At first, the tattoo studio felt a lot like a barber shop. There was somebody in the chair ahead of me and I had to sit in the waiting area looking at old magazines. The difference of course is that most barber shops don't make you initial 3 pages of liability waivers.
When it my my turn, the first thing "Lantz" asked me was "did you have breakfast today?"
"Why do you care whether or not I had breakfast?"
"Well when people pass out it's not because of the pain but because their blood sugar drops too much as their body struggles to fight off the massive infection."
Woah. Time out. People PASS OUT from this?!
I know I tried to play it cool, but I'm sure it was pretty obvious how nervous I was. I went over the final design with him, pointing out all the key details kept apologizing for being so neurotic about it. I told him "I know this is a small tattoo for you but it's a huge one for me." He said "There are no small tattoos. The people who come in here looking at the smaller designs aren't sure what they want. But your tattoo has a lot of meaning and significance to it." Bingo. He nailed it, he had me at hello.
He made an ink-transfer photocopy of my design and placed it on my leg. We played around with the position a bit and I picked a location and went with it.
He laid me down on the table and started to cut. That's the sensation; it did not feel like a needle, it felt like a razor blade slicing through my leg. People told me that it would only hurt while he was actually inking but that every time he stopped, the pain would go away. Wrong. It always hurt. Two hours after I left the place, it still hurt. The hardest thing was having to keep my leg relaxed. I couldn't tense up or even move my foot. It really, really hurt.
Lantz told me there two types of needles; one for doing outlining, the other for filling in color. He told me that they had different sensations but that one didn't hurt more than the other. He lied. The fill-needle was worse. At one point I told him "I am not making this up... last Friday a friend of mine had his kidney removed. I envy him."
I was embarrassed by how sweaty my pillow and the table was, but they assured me that was normal. I just laid there clutching my pillow sweating like a pig. I did ask for some cookies and they brought out some Chips Ahoys. Yummy. So here I am, clenching my pillow eating a cookie while being tortured by Lantz:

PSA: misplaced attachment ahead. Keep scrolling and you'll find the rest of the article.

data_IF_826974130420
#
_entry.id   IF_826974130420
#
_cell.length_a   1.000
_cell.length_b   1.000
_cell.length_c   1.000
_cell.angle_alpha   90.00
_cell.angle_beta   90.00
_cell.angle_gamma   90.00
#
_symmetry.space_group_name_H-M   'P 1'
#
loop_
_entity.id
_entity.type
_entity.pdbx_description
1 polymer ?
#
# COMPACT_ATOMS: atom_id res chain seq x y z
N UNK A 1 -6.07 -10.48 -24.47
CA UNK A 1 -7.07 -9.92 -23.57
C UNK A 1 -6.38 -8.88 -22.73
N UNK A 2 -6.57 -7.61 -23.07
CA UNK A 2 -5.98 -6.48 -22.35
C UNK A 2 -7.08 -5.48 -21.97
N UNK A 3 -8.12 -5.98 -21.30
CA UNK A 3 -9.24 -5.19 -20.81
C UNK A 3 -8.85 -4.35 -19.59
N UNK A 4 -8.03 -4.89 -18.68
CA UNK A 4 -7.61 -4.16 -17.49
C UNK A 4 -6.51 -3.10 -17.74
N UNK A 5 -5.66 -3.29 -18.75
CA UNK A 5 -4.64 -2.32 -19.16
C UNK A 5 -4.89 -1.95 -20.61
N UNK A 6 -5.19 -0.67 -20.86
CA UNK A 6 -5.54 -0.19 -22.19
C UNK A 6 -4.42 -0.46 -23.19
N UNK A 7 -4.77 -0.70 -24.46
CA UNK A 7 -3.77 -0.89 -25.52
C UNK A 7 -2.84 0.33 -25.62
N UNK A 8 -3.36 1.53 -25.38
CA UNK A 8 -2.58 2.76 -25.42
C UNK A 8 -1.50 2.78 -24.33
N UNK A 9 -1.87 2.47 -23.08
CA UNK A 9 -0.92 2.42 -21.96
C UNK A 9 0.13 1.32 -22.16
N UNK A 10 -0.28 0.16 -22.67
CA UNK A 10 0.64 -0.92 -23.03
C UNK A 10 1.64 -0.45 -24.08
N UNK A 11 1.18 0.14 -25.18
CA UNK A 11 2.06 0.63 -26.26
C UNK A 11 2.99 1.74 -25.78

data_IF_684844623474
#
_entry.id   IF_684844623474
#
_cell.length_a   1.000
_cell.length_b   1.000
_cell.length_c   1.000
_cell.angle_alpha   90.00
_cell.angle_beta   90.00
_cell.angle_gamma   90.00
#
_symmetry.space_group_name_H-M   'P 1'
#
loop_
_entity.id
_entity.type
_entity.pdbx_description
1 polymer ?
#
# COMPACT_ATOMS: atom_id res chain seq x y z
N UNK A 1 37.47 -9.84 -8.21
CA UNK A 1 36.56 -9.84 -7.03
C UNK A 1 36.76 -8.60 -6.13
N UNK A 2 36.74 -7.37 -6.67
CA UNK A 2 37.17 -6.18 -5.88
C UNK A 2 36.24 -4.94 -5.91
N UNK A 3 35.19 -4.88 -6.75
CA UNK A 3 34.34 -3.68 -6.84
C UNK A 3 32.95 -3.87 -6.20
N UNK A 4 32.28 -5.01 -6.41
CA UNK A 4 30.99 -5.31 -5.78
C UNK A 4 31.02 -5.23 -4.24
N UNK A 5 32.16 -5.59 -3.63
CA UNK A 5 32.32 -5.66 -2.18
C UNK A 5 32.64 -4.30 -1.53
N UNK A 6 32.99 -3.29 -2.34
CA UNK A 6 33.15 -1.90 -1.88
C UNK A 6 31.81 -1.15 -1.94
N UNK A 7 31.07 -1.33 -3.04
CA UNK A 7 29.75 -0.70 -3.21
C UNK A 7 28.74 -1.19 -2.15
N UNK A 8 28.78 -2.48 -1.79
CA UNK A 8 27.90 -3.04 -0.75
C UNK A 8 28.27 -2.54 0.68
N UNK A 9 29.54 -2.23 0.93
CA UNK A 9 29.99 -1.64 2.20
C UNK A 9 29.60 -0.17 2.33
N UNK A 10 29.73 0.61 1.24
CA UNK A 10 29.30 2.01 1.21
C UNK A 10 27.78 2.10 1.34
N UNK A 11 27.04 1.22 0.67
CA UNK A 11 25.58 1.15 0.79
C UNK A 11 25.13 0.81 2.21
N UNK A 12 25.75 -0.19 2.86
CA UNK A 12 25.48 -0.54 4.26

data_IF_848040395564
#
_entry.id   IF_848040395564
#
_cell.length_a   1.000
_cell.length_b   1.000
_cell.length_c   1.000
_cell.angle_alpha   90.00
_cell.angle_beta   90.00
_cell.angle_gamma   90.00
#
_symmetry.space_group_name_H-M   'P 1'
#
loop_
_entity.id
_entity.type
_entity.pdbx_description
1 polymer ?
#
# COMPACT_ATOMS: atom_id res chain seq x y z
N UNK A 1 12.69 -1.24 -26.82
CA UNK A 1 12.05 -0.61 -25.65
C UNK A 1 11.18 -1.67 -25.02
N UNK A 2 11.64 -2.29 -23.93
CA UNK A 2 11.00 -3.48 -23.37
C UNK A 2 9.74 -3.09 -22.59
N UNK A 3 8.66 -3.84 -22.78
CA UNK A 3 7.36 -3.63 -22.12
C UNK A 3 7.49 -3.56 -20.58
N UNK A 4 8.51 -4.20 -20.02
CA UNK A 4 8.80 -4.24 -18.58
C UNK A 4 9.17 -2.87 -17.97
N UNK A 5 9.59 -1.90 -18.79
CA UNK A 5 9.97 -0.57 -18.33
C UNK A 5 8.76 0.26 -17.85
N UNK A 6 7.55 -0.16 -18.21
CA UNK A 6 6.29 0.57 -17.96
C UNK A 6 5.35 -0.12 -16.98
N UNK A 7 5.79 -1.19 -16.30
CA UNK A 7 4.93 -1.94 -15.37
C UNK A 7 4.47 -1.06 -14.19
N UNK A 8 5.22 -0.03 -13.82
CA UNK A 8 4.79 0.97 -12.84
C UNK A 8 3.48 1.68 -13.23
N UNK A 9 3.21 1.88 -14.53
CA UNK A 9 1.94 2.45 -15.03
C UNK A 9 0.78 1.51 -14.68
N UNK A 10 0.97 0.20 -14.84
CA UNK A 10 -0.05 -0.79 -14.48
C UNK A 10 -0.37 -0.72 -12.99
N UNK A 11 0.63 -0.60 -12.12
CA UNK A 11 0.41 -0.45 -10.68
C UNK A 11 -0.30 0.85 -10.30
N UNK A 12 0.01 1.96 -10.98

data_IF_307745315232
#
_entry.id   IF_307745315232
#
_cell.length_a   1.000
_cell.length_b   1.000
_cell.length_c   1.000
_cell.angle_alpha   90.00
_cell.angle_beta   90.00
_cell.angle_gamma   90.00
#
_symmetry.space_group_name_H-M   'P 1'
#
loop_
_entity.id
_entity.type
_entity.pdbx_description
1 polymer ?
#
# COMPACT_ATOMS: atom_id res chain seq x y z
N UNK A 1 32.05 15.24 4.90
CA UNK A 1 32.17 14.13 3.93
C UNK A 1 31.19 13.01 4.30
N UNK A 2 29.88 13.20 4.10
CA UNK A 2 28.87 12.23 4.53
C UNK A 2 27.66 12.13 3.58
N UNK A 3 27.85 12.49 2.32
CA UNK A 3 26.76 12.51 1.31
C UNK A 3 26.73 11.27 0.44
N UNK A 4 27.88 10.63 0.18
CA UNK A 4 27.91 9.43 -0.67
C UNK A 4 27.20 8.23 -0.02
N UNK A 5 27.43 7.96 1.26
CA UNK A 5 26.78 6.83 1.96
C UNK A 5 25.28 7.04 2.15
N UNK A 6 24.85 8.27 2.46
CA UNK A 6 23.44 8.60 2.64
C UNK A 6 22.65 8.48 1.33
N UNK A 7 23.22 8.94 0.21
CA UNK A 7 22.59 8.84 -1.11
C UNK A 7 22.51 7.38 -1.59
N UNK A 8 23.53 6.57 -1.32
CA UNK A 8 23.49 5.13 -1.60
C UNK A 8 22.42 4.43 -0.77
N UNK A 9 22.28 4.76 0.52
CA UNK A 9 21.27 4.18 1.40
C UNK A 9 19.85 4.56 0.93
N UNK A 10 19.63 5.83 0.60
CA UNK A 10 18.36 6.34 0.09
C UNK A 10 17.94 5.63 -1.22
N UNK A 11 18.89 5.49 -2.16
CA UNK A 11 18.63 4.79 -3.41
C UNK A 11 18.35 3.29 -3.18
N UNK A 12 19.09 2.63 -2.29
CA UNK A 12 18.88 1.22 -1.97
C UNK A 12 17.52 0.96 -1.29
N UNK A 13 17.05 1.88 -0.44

It took about 45 minutes total. By the time he was finished I was feeling pretty light-headed. He had me go over and look at it in the mirror but to be honest I could hardly focus on it. It was kind of puffy and the green looked black. I could tell that the whale looked OK and I told him it was exactly how I pictured it. But I was lying because I really couldn't even see the whole tattoo. Mostly I just wanted to leave. I thought I saw a tiny red dot on the eye and asked "did you add a red dot, or am I bleeding?" "You're bleeding." He wrapped it up in Saran Wrap and sent me on my way.
I hobbled out of the shop having more trouble walking after the tattoo than I did after the actual race. And it hurt to drive myself back to the office (bad planning on my part) so I pretty much never used the brake unless absolutely necessary. Once back in the office I showed everyone of course but at this point I still hadn't actually looked down and seen the tattoo for myself. I can't explain why, I think I was just in denial and didn't want to know about it. People told me it was bleeding, and I assumed they were talking about the small red dot on the eye. When I finally did look to see it for myself, I saw that my lower leg was covered in streaks of blood and it was staining my socks. It was not a lot of blood, but just a few drops dripping down your leg can leave some pretty nasty-looking trails. I was really embarrassed that I was showing it to people having it look so disgusting.
Now that it's cleaned up, I can honestly say I think Lantz did an AMAZING job. It is exactly what I gave him. The lines are crisp and clean and I can't fault his technical expertise one bit. My only regret, and this isn't really a regret, is that it's a little high on leg. It's actually pretty well-centered on the calf when I'm tensed up, so if I can build up my calves a bit it should look really good in bike shorts. But in regular shorts, in just seems a bit too far up the leg. Not by much, maybe just a half-inch or so.
*** UPDATE: I just realized, by having the tattoo a little high on my leg it leaves more room for body-marking. I want to make sure people know they're being passed by a 40-YEAR-OLD Ironman! ***
Lantz at Zulu Tattoo
, S Crescent Heights Blvd. in Los Angeles. He gets the Wedgie Seal of Approval. Highly recommended.
As far as the symbolism of the tattoo, I'm hoping it can be viewed in several ways:
People who don't know anything about triathlons might say "hey, cool whale".
Triathletes might say "hey, cool M-Dot, and the killer whale is a great icon for the sport: strong, powerful, king of the ocean predators."
But people who know me or read this blog will know the TRUE symbolism of the whale: the whale is NOT a fearsome predator; it's a silly little squeaky horn
Months ago I just wanted an M-Dot. Then Gerald told me I should "make it my own", which has been his mantra for me for the sport of triathlon all along. I didn't want to to incorporate a wedgie into the tattoo (that would have been just too weird) but then when Annie showed up in Oceanside with a giant inflatable whale I knew I had my logo. Gerald and Annie inadvertently inspired the design, and I feel a certain amount of closure with the fact that it was the two of them standing at an information table 3 years ago who first explained to me what a triathlon was. And of course, mad props to "Super" Dutch
for drawing the whale for me.